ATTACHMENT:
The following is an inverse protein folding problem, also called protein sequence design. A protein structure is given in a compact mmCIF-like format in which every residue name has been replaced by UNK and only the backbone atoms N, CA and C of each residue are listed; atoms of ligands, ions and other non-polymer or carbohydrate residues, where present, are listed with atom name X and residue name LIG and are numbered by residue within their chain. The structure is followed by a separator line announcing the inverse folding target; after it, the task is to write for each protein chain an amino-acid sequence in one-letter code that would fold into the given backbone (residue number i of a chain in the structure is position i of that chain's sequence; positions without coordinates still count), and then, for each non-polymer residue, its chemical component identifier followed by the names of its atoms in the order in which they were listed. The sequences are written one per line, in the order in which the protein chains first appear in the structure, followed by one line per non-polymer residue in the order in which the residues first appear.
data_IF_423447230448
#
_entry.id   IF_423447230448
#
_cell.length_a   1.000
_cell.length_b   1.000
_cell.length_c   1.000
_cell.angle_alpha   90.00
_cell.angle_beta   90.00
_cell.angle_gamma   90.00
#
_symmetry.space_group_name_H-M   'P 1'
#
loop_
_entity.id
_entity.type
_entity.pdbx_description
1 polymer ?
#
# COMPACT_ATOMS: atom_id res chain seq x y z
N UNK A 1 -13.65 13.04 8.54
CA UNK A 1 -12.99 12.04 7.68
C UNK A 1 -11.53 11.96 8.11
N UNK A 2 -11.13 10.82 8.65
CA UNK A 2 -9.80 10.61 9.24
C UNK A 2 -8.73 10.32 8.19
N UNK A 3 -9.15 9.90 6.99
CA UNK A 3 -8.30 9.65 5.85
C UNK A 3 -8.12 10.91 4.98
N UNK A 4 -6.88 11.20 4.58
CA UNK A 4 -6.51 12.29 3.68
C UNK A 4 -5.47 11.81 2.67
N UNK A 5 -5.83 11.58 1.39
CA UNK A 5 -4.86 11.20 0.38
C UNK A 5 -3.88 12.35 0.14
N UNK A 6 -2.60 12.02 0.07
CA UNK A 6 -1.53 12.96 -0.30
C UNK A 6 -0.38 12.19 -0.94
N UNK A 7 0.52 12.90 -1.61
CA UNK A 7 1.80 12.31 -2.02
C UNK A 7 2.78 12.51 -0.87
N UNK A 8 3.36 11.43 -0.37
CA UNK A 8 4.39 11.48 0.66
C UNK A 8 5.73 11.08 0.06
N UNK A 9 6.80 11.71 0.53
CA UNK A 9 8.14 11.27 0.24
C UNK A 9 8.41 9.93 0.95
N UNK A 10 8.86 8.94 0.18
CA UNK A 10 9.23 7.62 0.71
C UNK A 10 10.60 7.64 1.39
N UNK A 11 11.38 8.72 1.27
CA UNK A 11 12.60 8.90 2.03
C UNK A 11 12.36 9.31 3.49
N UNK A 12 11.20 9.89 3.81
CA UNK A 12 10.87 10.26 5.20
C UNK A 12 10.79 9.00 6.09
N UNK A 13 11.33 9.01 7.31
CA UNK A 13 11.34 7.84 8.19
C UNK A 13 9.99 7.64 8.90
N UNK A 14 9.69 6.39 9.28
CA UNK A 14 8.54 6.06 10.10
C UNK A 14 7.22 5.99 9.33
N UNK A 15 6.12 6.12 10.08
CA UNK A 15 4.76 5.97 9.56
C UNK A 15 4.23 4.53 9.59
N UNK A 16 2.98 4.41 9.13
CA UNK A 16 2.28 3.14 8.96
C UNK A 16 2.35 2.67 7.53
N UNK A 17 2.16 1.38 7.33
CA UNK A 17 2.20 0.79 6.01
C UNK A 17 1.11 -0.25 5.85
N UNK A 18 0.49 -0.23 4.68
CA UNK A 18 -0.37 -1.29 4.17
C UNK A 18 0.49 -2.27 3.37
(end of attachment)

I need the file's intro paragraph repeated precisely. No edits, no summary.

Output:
The following is an inverse protein folding problem, also called protein sequence design. A protein structure is given in a compact mmCIF-like format in which every residue name has been replaced by UNK and only the backbone atoms N, CA and C of each residue are listed; atoms of ligands, ions and other non-polymer or carbohydrate residues, where present, are listed with atom name X and residue name LIG and are numbered by residue within their chain. The structure is followed by a separator line announcing the inverse folding target; after it, the task is to write for each protein chain an amino-acid sequence in one-letter code that would fold into the given backbone (residue number i of a chain in the structure is position i of that chain's sequence; positions without coordinates still count), and then, for each non-polymer residue, its chemical component identifier followed by the names of its atoms in the order in which they were listed. The sequences are written one per line, in the order in which the protein chains first appear in the structure, followed by one line per non-polymer residue in the order in which the residues first appear.